“It was thrilling for me to see it happen,” Villanova men’s track coach Marcus O’Sullivan said. “This is really the home school. We’re happy to be sharing the stress of Penn [Relays] every year with the real home school.”

As for his own team, O’Sullivan said the Wildcats are dealing with injuries so it may not be in top form for the men’s distance medley relay (Friday, 5:30 p.m.), men’s 4xmile (Saturday, 1:15 p.m.) and the men’s 4x800 (Saturday, 4:40 p.m.), the first two of which will be broadcast on NBC Sports.

But he touted the talent of redshirt freshman Logan Wetzel, among others, and seems ready to throw some youngsters into the fire.

“I always say Penn is a defining arena for kids to grow up,” said O’Sullivan, who ran the Penn Relays as a student at Villanova. “You really start to learn. You prepare a year for Penn.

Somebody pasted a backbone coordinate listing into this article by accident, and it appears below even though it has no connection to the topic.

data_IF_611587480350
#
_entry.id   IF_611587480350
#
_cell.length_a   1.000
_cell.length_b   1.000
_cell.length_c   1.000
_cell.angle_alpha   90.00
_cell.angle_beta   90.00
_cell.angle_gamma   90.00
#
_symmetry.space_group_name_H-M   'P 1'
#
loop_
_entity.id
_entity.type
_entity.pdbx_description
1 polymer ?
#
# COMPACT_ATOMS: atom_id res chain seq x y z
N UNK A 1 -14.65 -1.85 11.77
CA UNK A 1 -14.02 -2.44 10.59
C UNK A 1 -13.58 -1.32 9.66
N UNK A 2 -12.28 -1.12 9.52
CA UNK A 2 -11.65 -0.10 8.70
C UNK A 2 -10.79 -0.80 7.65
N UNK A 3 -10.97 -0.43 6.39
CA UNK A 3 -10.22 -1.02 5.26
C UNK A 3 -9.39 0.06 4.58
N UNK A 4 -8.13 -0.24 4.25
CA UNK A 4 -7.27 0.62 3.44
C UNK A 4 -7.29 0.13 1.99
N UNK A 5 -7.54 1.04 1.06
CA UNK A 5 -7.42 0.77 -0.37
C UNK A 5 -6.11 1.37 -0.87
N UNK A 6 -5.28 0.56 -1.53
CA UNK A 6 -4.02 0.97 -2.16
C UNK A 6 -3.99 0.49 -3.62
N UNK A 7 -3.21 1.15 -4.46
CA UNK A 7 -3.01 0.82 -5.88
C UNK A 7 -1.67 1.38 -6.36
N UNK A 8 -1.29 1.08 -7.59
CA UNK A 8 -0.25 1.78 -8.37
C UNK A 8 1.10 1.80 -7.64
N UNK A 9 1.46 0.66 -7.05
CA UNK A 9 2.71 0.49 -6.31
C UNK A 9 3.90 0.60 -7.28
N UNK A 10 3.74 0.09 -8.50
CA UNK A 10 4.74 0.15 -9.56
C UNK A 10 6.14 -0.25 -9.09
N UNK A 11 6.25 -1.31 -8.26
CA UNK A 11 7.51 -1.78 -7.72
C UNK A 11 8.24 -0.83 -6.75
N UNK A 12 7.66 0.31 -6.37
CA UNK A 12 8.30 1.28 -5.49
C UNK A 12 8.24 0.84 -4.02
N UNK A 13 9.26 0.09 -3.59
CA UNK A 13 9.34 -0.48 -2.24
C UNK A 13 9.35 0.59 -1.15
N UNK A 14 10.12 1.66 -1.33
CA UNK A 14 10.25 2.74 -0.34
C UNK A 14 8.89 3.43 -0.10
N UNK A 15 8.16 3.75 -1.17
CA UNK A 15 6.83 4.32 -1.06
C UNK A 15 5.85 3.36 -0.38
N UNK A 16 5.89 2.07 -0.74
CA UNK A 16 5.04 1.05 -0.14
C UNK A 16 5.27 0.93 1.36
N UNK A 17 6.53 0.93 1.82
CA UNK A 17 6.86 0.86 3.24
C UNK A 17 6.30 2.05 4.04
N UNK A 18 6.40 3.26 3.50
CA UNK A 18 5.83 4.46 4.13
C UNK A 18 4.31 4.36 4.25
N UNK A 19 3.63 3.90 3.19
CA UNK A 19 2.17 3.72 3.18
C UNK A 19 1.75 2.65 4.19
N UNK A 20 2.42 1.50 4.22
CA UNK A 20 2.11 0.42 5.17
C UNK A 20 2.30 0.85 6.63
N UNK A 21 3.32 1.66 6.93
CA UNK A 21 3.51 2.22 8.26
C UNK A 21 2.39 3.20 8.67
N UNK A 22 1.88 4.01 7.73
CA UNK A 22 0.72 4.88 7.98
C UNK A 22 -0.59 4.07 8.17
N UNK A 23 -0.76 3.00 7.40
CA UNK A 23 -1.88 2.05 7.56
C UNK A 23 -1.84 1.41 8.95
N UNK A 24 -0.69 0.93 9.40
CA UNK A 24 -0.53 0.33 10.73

“My junior year, we were annihilated, lost everything, and it one of the most humiliating moments of my life because so much is expected of you and you drop the ball. I spent a whole year just waiting for Penn, just training for Penn. The year I made the Olympic team, I kid you not, running at Penn, winning at Penn, was way more important for me at that time of my life. That’s how big it is.”

Villanova women’s coach Gina Procaccio also ran the Penn Relays in college and has similar feelings about the significance of the meet. And she’s ready to lead her powerhouse teams to more championships in the women’s distance medley relay (Thursday, 5:30 p.m.), the women’s 4x1500 (Friday, 1:20 p.m.) and the women’s 4x800 (Saturday, 4:10 p.m.).

Those relay teams will be led by Angel Piccirillo, a fifth-year senior who redshirted last year, and junior Siofra Cleirigh Buttner — two of the best distance runners in the NCAA. But it won’t be easy for them as this year’s field will be stacked with the likes of Oregon and Stanford.